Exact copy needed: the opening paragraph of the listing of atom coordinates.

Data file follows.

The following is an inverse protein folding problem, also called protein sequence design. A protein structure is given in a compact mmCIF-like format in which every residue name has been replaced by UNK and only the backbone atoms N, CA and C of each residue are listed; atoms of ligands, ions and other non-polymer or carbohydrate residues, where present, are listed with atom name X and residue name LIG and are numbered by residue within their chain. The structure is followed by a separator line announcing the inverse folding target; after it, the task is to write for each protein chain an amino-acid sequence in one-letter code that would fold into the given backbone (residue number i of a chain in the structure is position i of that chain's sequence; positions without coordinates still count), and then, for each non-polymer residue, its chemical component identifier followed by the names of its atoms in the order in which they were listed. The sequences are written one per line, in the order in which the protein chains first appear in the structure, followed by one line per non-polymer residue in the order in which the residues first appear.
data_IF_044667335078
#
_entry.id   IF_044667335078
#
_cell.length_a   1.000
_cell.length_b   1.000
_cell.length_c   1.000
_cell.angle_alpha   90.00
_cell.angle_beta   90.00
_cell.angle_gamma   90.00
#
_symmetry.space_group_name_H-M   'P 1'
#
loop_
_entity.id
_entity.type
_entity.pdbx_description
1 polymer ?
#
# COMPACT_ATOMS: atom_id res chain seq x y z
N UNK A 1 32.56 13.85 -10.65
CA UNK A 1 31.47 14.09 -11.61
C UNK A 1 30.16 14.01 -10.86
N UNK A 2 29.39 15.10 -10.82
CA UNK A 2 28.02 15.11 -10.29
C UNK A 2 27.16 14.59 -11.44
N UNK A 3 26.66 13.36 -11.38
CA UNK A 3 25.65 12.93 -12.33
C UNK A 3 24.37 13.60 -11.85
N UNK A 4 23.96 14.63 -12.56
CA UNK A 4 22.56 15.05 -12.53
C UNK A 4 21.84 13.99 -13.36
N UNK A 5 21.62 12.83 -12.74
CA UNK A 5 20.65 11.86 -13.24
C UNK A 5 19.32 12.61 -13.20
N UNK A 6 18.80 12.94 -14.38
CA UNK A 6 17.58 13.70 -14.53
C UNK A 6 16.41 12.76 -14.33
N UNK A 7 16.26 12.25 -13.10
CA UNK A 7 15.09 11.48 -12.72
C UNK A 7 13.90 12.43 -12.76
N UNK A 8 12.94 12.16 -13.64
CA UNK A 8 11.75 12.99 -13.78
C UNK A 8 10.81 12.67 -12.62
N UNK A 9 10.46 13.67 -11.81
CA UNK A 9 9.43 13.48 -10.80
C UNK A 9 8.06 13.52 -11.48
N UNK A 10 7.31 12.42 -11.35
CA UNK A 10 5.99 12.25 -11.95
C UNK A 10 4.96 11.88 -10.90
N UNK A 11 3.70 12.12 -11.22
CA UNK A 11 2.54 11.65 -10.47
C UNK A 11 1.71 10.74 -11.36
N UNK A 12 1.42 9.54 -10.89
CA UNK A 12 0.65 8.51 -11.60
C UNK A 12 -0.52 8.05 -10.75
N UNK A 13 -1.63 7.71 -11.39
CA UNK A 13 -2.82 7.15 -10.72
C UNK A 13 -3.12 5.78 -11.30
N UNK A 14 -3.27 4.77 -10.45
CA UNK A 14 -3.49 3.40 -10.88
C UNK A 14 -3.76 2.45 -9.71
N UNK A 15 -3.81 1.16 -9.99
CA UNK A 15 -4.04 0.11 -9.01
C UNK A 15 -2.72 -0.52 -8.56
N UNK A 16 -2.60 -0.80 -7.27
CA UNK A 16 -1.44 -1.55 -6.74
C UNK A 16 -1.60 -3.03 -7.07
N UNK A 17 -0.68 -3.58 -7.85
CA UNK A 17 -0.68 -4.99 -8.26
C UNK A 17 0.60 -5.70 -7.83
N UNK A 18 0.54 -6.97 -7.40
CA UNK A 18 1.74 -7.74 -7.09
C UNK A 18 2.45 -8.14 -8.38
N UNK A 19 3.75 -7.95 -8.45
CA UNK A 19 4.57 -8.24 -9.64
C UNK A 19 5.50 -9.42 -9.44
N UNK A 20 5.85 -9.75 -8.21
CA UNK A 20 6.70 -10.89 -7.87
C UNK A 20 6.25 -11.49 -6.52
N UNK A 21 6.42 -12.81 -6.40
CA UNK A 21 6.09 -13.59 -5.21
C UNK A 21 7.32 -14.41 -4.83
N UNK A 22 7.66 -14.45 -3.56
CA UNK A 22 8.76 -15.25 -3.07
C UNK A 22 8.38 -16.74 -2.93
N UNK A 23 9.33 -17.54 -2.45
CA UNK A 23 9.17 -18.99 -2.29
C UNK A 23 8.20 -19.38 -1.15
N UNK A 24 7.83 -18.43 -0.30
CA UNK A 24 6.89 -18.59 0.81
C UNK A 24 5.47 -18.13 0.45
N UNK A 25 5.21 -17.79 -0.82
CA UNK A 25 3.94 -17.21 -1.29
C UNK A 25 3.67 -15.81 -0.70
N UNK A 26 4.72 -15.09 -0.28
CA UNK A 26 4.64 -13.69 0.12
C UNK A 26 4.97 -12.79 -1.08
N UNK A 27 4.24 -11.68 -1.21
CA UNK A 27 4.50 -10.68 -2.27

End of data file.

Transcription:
The following is an inverse protein folding problem, also called protein sequence design. A protein structure is given in a compact mmCIF-like format in which every residue name has been replaced by UNK and only the backbone atoms N, CA and C of each residue are listed; atoms of ligands, ions and other non-polymer or carbohydrate residues, where present, are listed with atom name X and residue name LIG and are numbered by residue within their chain. The structure is followed by a separator line announcing the inverse folding target; after it, the task is to write for each protein chain an amino-acid sequence in one-letter code that would fold into the given backbone (residue number i of a chain in the structure is position i of that chain's sequence; positions without coordinates still count), and then, for each non-polymer residue, its chemical component identifier followed by the names of its atoms in the order in which they were listed. The sequences are written one per line, in the order in which the protein chains first appear in the structure, followed by one line per non-polymer residue in the order in which the residues first appear.